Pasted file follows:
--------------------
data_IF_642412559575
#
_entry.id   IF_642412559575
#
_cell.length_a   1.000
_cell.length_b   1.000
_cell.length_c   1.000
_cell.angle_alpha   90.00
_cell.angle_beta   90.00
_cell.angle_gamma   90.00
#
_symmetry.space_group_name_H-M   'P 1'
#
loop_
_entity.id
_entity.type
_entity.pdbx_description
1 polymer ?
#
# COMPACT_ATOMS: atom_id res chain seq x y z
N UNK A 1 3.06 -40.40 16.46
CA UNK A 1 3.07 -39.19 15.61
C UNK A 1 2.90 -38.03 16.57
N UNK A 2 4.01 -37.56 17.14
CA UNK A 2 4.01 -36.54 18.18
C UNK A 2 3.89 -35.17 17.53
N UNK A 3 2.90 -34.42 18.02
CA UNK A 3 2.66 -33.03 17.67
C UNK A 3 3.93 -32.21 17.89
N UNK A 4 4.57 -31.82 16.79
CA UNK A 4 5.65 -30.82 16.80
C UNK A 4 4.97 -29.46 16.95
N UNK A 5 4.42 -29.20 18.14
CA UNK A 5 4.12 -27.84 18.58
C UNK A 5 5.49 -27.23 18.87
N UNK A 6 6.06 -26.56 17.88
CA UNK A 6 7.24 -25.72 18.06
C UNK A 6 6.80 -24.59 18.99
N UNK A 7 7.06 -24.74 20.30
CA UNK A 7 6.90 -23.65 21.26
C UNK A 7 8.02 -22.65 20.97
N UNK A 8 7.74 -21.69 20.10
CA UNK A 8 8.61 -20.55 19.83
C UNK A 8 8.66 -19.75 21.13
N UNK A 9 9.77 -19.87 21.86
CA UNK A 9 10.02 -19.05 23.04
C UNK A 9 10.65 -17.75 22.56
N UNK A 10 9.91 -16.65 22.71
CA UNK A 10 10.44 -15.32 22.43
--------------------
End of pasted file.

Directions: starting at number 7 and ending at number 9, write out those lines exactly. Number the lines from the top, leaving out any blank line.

_cell.length_c   1.000
_cell.angle_alpha   90.00
_cell.angle_beta   90.00